We hear quite a bit about sustainability these days. Most of the “sustainable” conversation has to do with the environment. Some are concerned that our physical environment might be dramatically different in 30, 50 or 100 years. We hear much less about the sustainability of our American society as we know it today.
In “Civilization,” Niall Ferguson documents how the great societies of the past typically collapsed in a very short period of time, 10 to 20 years. In the United States today, we are living as a country in a way that is unsustainable. The only question is whether we will change the unsustainable ways before the consequences are more severe than those of the Great Depression.
Last month in this column I introduced the notion of debtism, the insistence on receiving benefits today that we do not pay for, and probably cannot afford, today. I discussed the issues of credit card debt, student loan debt, and mortgage debt that is higher than the value of a home. As serious as each of these problems is, they pale in comparison to the topic of this column, unfunded liabilities. Unfunded liabilities are financial commitments made to someone, often in the distant future, that are not being saved for along the way. One day, the commitment is due, and it costs far more than was ever dreamed, and little or nothing has been saved to pay for it.
Years ago, my neighbor, Roy Fletcher, showed me his W-2 from 1937, the first year that Social Security payroll deductions went into effect. Roy paid into Social Security $1.38 for the entire year. Prices were much lower then; the average first year payout was $58.30. So, if there are 40 people like Roy Fletcher paying in $1.50 for each beneficiary receiving about $60, then the program is sustainable. The program becomes unsustainable if there are fewer people paying in, and more people receiving benefits — exactly the situation we have today. In Social Security, Medicare and federal employee pension commitments, the federal government is on the hook for over $87 trillion of obligations that we are not saving for now.
That is such a large number that we can’t even relate to it. I thought it would be helpful to give an example we can relate closely to, the city of Lumberton. City employee James Moore was incredibly helpful in providing numbers for this column. Like most municipalities, the city of Lumberton, in 1989, established a retiree health insurance benefit. At that time, the city paid $553,000 to cover the health insurance premiums of about 283 employees and 30 retirees. A little over 20 years later, the city pays $3.1 million to cover about 360 active employees and 152 retirees. More than 140 current employees have already qualified for the retiree health care benefit. When the city calculated the unfunded liability for health care, the total was about $37.7 million. The city’s annual operating budget is about $80 million. Lumberton actually has a lower proportionate liability than most cities in the country, although it is still a hefty bill.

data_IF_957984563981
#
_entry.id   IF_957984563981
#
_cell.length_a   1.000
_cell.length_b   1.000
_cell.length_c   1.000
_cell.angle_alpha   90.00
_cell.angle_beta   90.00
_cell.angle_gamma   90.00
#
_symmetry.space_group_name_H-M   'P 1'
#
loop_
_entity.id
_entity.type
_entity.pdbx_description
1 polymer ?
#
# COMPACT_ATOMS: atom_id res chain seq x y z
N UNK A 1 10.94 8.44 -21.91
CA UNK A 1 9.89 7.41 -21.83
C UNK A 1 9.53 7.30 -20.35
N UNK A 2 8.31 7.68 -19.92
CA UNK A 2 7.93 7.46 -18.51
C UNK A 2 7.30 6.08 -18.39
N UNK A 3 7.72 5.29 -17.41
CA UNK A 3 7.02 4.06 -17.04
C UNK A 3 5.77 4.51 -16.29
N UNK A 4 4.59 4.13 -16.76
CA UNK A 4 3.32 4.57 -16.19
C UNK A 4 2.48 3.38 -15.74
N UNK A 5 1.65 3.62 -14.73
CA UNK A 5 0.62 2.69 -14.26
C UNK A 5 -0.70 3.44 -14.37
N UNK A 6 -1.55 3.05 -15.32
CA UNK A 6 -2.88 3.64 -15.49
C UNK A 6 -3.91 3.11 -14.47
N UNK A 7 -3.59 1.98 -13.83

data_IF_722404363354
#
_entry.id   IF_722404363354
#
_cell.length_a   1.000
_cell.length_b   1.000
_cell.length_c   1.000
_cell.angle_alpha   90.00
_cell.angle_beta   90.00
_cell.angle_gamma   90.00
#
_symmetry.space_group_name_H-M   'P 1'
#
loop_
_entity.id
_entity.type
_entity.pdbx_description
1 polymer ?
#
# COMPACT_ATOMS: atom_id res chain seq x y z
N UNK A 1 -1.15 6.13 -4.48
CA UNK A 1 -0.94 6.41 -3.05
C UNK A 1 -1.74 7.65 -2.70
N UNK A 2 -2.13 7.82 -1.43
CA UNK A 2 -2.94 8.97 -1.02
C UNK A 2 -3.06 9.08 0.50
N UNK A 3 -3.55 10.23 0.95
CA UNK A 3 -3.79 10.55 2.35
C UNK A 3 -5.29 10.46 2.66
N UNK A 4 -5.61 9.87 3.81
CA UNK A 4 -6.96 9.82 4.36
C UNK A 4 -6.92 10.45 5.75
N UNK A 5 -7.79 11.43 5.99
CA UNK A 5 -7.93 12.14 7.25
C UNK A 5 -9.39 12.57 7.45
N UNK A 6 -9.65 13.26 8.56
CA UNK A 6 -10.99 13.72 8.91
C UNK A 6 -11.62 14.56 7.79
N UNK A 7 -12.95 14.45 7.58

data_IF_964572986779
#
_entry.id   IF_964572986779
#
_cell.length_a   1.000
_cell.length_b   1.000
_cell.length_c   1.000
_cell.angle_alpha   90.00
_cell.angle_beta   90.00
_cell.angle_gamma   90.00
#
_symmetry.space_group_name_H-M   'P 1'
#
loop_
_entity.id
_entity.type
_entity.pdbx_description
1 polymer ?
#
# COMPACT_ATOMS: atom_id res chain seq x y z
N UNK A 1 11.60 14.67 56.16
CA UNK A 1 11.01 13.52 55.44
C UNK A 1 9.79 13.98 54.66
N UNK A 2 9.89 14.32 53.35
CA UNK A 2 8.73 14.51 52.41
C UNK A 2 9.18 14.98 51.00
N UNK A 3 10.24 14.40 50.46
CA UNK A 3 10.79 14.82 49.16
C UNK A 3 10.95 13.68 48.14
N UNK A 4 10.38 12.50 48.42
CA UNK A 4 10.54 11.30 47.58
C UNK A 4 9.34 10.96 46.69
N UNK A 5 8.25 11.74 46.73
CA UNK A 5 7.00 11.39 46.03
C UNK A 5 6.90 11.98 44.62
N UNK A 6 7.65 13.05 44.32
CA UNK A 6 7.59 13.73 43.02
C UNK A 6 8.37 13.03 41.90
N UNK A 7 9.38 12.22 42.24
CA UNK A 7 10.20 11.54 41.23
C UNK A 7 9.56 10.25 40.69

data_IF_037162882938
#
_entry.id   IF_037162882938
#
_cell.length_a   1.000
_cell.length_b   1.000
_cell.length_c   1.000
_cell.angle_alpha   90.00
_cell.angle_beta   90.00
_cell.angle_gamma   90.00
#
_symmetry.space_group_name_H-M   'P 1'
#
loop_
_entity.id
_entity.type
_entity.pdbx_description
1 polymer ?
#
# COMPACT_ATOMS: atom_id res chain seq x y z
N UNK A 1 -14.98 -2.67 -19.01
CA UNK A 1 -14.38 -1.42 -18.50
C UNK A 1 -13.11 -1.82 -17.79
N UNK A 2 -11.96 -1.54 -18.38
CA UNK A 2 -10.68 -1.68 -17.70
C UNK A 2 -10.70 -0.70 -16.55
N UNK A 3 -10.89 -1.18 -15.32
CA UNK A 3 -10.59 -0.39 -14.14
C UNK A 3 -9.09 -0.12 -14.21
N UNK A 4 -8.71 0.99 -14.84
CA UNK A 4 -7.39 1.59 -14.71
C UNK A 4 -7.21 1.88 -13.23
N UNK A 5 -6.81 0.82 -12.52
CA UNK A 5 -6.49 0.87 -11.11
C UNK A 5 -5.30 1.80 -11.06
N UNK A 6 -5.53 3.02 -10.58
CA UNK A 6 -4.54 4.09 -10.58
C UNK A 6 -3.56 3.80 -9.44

What can be done about Lumberton’s $20 million, the federal government’s $87 trillion and the states’ and municipalities’ $38 trillion in state and municipal unfunded liabilities? Any proposed solution will be very painful for our country and its citizens. Many people who worked a career for an employer, with the promise of financial commitments into retirement, will likely find that those promises can’t be met, or at least they will be deferred. Laws can be changed to require that obligations be funded each year. This is the situation with the U.S. Postal Service. Last year they defaulted on a legally-required payment. Part of the answer will include increasing tax revenue to begin funding liabilities. However, as tax rates are raised, people and companies shift their behaviors to result in lower tax revenue, so this strategy can only be used to a certain extent.
Nearly everything in life is uncertain. One statement we can make with certainty is that the path we are on is unsustainable. I don’t think it is too late to fix this problem, but if we do nothing, we may be doomed in as little as 10 years.
Eric B. Dent, a Lumberton resident, is a business professor at Fayetteville State University.